AS I GET OLDER, I find that my desires and actions change. I have gone from acquiring to divesting. I find myself focusing on QTR (quality time remaining) rather than planning far in advance. Consequently, my philosophy of fishing has morphed dramatically. I’ve made resolutions reflecting my new, more common-sense-based fishing bucket list. Here are 16 you can use to help make 2016 a better fishing year.
1. Create a list of fish you’d like to get your hook into. I’ve been fortunate to have spent most of my life getting paid to travel the world and boat and fish. But I still have species I’d like to catch. For example, I’ve caught six of the seven species of billfish. I look forward to filling that void by catching a Pacific spearfish.
2. Learn a totally new method of fishing. The last time I did that was high-speed kite-fishing for tuna — one of the most dramatic and exciting ways to fish I’ve ever seen.
3. Guys usually know what they want before entering a store. They find the item, take it to checkout and leave, but that mindset goes out the window when an avid fisherman enters a tackle store. Like most anglers, I have accumulated an ungodly amount of tackle and use probably 10 percent of what I own. In the coming year, critically evaluate what you actually need and buy only that.
4. Give some of your stuff away, especially if you haven’t used it in a year. Fish have no idea what kind of rod or reel you have in your hands, nor what kind of boat you fish aboard. My offshore fishing friends all have heavy tackle and don’t really want me to bring mine when we fish together. Ergo, I sold all my offshore gear at a tag sale. That which didn’t sell I donated to Habitat for Humanity.
5. Recreational fishing qualifies as a decidedly first-world pastime. Plan to consciously appreciate the fact that you can fish, alone or with friends, for the pure enjoyment of it rather than a needing to feed a village.
6. Everywhere you go, anglers have different ways of doing things. Vow to quietly learn at least one new way to do something you have always done differently in the past. (A word to the wise: When fishing with people on their home waters, don’t ever tell them they are doing it wrong … that your way is better.)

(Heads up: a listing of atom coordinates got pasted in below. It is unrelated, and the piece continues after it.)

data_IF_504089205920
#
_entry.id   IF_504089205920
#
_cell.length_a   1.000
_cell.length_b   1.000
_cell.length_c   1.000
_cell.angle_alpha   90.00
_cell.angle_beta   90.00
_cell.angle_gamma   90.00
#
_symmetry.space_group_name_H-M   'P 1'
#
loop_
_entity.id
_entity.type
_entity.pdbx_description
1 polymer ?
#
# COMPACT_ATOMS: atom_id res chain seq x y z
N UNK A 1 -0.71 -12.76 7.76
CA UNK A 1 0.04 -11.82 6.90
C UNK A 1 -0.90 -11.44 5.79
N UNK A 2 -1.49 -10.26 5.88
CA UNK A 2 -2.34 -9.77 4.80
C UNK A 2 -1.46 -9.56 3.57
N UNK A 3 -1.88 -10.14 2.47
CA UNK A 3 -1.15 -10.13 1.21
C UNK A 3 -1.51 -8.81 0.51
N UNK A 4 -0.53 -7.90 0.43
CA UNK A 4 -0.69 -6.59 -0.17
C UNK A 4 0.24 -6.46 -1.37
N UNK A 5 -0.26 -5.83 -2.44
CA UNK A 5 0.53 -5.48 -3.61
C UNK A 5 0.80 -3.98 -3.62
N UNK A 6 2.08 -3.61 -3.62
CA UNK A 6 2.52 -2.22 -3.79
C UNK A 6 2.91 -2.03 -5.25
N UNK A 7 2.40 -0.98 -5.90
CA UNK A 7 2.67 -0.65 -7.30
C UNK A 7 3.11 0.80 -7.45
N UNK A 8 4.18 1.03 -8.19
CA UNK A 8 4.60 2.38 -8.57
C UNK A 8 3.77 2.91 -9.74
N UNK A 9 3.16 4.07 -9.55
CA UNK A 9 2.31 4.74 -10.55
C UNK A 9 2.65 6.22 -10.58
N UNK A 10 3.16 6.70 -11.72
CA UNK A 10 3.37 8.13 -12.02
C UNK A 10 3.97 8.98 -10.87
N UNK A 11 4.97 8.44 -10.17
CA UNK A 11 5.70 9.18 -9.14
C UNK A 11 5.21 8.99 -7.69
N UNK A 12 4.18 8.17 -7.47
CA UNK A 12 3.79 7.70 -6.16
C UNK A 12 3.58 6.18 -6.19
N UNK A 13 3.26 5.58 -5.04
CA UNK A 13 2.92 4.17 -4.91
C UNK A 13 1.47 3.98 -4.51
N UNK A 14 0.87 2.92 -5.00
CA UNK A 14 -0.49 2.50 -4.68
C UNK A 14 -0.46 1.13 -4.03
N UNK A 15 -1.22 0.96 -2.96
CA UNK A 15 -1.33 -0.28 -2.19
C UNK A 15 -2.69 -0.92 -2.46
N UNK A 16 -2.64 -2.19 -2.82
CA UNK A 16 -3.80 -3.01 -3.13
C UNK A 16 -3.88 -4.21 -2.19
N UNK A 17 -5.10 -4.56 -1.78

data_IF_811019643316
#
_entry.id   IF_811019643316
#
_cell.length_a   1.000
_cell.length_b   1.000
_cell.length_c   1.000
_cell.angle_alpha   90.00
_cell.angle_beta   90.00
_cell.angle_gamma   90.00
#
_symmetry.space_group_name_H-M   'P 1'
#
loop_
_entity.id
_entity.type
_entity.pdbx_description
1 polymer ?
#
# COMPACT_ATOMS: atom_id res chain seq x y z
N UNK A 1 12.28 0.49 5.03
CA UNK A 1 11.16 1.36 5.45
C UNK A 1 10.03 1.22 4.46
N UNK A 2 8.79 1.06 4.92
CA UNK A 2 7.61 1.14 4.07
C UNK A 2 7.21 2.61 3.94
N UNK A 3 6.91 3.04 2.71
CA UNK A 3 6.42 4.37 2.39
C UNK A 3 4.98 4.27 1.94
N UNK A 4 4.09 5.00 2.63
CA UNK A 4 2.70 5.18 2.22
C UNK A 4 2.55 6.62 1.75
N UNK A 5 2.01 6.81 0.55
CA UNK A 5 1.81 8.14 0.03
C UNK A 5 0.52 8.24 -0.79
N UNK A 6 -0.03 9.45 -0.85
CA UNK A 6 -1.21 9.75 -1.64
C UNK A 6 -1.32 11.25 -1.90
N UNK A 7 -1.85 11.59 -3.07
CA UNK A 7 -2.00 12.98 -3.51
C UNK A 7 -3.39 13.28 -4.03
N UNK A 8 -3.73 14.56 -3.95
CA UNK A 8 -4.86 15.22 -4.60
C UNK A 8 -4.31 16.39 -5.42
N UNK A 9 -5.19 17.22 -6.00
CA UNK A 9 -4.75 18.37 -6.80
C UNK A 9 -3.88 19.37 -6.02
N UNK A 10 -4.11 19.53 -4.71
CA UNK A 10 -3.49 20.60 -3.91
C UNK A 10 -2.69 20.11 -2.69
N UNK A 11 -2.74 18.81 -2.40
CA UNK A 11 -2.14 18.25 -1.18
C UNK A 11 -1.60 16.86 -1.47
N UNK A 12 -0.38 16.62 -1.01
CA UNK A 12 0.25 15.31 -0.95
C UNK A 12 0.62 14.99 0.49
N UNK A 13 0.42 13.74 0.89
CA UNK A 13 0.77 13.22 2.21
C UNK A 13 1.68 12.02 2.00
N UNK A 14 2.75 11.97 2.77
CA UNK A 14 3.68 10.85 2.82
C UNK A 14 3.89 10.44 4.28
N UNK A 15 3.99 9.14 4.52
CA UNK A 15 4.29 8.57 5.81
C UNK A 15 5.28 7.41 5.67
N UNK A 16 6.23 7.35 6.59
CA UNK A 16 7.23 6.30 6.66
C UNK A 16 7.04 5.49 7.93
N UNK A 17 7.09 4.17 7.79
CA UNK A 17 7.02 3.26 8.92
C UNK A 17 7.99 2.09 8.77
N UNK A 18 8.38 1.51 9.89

7. Fish someplace you have never been before.
8. Fishing offers much more than an opportunity to catch fish. It teaches patience. It demands attention to the vagaries of nature. It helps you to learn to cope with failure, since you will not always catch fish. These are all life lessons that can benefit anyone. It’s important to share your passion with others — especially children and people with disabilities. Let them know they can cope with life better if they subscribe to the attitudes fishing requires.
9. Be an activist. Seven-tenths of the world is covered by water. It matters not whether you live atop the highest mountain or on the shoreline; if the water isn’t healthy, neither are people. It takes a concerted effort to protect and preserve our planet’s waters — both salt and fresh — and all the life forms that live in it.
10. It’s annoying when friends fish with you and make no effort to contribute to the cost of fuel and food and drink or to help wash the boat down after a trip. Offer to do all the above every time you get invited to fish with someone else.
11. Fishermen are passionate. They are always willing to share ideas, swap stories (and lies) and help you when you need it. Via fishing, befriend someone you’ve never met before.
12. Fishing success can be increased dramatically by using technology. New electronics, outrigger designs, release tools, trolling equipment, boat and power design, and much more can all make fishing more productive and less tiring. Even if you don’t own it, know about it.
13. The past is gone and the future doesn’t exist. As soon as you reach the future, it becomes the present. So in the interest of QTR, I vow to appreciate the moment I hook up or land a fish, the camaraderie of my fellow anglers, and the beauty of the sea and sky.
14. It’s easy to get so wrapped up in work and family that you don’t take good care of yourself and your own needs. Plan fishing adventures and keep them sacred.
15. Fishing requires attention to tides, winds, barometric pressure, moon phases and more. Plan to check on these items on a daily basis, even when not fishing, just to maintain a close relationship with nature.